7 shot during protests in Louisville, police say

At least one person was described as being in critical condition. The shooting did not involve police, but occurred amid protests.

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By Phil Helsel and Dennis Romero

Seven people were shot in Louisville, Kentucky, one of whom was in critical condition, during protests that turned violent Thursday night, police said.

Circumstances of the shootings were not immediately clear, and a police spokesman called the situation downtown fluid early Friday.

Officers were not involved in the shootings, Police Sgt. Lamont Washington said.

No other details were immediately available from police. Mayor Greg Fischer said in a video statement early Friday that seven people were shot "from within the crowd" and no police officers fired their weapons. Five were in good condition, two were sent to surgery, he said, adding "my prayers are with all of them."

The violence happened as hundreds had gathered to protest the death of Breonna Taylor, a 26-year-old woman who was killed by Louisville police this spring.

"What we are seeing tonight in this community is the obvious frustration of the tension between police and residents," police special adviser Jessie Halladay said earlier in a video call.

"What started out as a peaceful protest earlier this evening is now escalating into property damage, more aggressive action, and we've just heard reports of shots fired in the crowd," she said at the time. She said that in addition to property damage bottles had been thrown at officers.

The Louisville crowd had gathered to decry the death of Taylor, who was fatally shot by Louisville police during a raid at her home in the early-morning hours of March 13.

She was home with her boyfriend, and the two thought their apartment was being broken into when the boyfriend fired at police after calling 911, the family said in a lawsuit. Neither had any criminal history or history with drugs and no drugs were found, the suit says. The FBI is investigating.

But Thursday's protest erupted as crowds gathered across the nation to call for action in the death of George Floyd, a 46-year-old black man who died Monday after a white Minnesota police officer placed his knee over his neck. In Minneapolis, a police precinct caught fire Thursday night during protests there.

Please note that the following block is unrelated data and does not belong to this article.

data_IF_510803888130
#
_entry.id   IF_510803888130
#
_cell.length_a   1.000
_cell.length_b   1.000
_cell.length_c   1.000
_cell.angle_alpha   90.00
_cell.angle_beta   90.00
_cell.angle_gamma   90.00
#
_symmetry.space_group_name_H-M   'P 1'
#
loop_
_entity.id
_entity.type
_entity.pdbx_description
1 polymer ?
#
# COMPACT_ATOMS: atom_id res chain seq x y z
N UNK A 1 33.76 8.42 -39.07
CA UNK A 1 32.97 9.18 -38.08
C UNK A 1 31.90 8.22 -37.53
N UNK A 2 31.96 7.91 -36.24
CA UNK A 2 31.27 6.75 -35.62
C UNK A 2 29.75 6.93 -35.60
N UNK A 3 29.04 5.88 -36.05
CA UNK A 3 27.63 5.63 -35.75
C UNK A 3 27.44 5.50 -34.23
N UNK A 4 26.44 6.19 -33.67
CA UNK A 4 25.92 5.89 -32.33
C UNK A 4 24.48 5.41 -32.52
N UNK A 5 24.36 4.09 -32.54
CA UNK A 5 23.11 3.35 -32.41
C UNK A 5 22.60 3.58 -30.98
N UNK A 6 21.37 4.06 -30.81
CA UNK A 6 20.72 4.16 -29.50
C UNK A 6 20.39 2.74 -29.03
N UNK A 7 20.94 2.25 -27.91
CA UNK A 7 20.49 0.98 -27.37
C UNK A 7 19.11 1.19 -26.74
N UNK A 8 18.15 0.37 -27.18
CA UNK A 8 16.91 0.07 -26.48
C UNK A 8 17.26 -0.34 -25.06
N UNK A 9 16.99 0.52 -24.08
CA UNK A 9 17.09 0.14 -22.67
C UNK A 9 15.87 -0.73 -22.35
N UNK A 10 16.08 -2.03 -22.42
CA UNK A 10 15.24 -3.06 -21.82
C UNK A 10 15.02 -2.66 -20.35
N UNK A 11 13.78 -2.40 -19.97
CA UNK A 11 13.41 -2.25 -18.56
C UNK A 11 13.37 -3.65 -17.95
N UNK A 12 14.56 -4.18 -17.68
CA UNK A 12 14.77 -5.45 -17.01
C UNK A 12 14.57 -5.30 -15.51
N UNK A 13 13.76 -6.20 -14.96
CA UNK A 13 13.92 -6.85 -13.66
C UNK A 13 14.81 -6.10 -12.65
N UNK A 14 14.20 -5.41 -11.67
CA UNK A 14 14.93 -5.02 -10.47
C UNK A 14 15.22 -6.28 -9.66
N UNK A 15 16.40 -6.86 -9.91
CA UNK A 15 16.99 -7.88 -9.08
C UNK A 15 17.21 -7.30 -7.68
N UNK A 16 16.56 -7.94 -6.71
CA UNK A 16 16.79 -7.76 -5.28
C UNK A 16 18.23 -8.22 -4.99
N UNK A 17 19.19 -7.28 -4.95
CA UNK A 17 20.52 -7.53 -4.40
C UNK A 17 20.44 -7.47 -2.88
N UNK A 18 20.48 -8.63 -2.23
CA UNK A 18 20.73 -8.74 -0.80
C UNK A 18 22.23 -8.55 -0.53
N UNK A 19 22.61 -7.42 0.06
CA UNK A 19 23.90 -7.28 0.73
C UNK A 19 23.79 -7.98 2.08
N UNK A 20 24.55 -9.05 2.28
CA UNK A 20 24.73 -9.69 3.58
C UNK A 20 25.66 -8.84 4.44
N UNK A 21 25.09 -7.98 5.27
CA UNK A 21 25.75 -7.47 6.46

In Louisville Thursday, several hundred protesters converged on downtown Louisville for several hours, NBC affiliate WAVE reported.

Bernard Bradberry, 44, came to the protest with his son A.J., and they said they wanted justice, the Louisville Courier-Journal newspaper reported.

Bradberry called what he and others see as a lack of police accountability "a slap in the face," the newspaper reported. "It’s like, do they even feel sorry for what they’ve done?" he asked.

At one point in the night, crowds were seen facing off against officers with batons and in riot gear.

One officer was seen firing what appeared to be a paintball gun. Those are sometimes used to shoot "pepper balls" but it was not clear what was used, although people in the crowd behaved as though there was an irritant in the air, video showed.

People in the crowd used tables as shields and chanted "Whose streets? Our streets!" according to video from the scene.

Fischer, the mayor, tweeted a video from Taylor's family late Thursday in which the woman in the video called for peace.

"Louisville, thank you so much for saying Breonna's name tonight," the woman says. "We are not going to stop until we get justice. But we should stop tonight before people get hurt. Please go home, be safe, and be ready to keep fighting."

Washington, the police spokesman, said that there have been some arrests related to the protest, but he did not know how many early Friday and said more information would be available later in the day.

Fischer in the video statement said that "my thanks go to the police officers who despite risks to themselves got aid to those injured" in the shooting.

"I feel the community's frustration, the anger, the fear — but tonight's violence and destruction is not the way to solve it," he said. "Breonna's death was a terrible tragedy, but as Breonna's family said tonight, answering violence with violence is not the answer."

CORRECTION (May 29, 2020, 4:20 a.m. ET): An earlier version of this article misspelled the mayor's last name. He is Greg Fischer, not Fisher.